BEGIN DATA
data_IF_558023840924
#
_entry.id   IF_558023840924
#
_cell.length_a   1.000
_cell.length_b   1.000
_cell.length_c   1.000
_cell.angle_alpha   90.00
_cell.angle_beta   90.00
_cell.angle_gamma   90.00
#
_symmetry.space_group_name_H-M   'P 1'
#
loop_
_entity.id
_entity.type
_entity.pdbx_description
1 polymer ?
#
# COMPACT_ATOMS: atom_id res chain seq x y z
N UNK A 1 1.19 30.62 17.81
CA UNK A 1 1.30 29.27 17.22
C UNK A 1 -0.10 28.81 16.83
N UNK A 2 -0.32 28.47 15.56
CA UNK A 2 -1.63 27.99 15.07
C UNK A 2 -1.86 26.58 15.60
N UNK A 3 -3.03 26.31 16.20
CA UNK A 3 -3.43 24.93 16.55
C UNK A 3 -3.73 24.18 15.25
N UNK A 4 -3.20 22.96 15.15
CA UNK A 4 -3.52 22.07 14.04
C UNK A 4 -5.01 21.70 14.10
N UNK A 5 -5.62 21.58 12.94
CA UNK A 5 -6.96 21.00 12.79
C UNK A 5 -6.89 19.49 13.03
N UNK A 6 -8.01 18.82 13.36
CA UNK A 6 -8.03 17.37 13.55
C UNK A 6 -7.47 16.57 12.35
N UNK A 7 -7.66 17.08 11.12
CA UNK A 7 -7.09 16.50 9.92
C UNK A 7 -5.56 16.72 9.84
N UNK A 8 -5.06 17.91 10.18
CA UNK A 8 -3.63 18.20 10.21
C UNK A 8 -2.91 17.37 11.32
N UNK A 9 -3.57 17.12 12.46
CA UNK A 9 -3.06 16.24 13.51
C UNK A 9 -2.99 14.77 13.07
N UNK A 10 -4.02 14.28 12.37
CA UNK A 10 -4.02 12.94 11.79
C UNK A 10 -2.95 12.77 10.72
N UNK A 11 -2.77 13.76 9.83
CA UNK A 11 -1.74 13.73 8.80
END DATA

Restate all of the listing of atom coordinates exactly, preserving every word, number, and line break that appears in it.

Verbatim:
data_IF_558023840924
#
_entry.id   IF_558023840924
#
_cell.length_a   1.000
_cell.length_b   1.000
_cell.length_c   1.000
_cell.angle_alpha   90.00
_cell.angle_beta   90.00
_cell.angle_gamma   90.00
#
_symmetry.space_group_name_H-M   'P 1'
#
loop_
_entity.id
_entity.type
_entity.pdbx_description
1 polymer ?
#
# COMPACT_ATOMS: atom_id res chain seq x y z
N UNK A 1 1.19 30.62 17.81
CA UNK A 1 1.30 29.27 17.22
C UNK A 1 -0.10 28.81 16.83
N UNK A 2 -0.32 28.47 15.56
CA UNK A 2 -1.63 27.99 15.07
C UNK A 2 -1.86 26.58 15.60
N UNK A 3 -3.03 26.31 16.20
CA UNK A 3 -3.43 24.93 16.55
C UNK A 3 -3.73 24.18 15.25
N UNK A 4 -3.20 22.96 15.15
CA UNK A 4 -3.52 22.07 14.04
C UNK A 4 -5.01 21.70 14.10
N UNK A 5 -5.62 21.58 12.94
CA UNK A 5 -6.96 21.00 12.79
C UNK A 5 -6.89 19.49 13.03
N UNK A 6 -8.01 18.82 13.36
CA UNK A 6 -8.03 17.37 13.55
C UNK A 6 -7.47 16.57 12.35
N UNK A 7 -7.66 17.08 11.12
CA UNK A 7 -7.09 16.50 9.92
C UNK A 7 -5.56 16.72 9.84
N UNK A 8 -5.06 17.91 10.18
CA UNK A 8 -3.63 18.20 10.21
C UNK A 8 -2.91 17.37 11.32
N UNK A 9 -3.57 17.12 12.46
CA UNK A 9 -3.06 16.24 13.51
C UNK A 9 -2.99 14.77 13.07
N UNK A 10 -4.02 14.28 12.37
CA UNK A 10 -4.02 12.94 11.79
C UNK A 10 -2.95 12.77 10.72
N UNK A 11 -2.77 13.76 9.83
CA UNK A 11 -1.74 13.73 8.80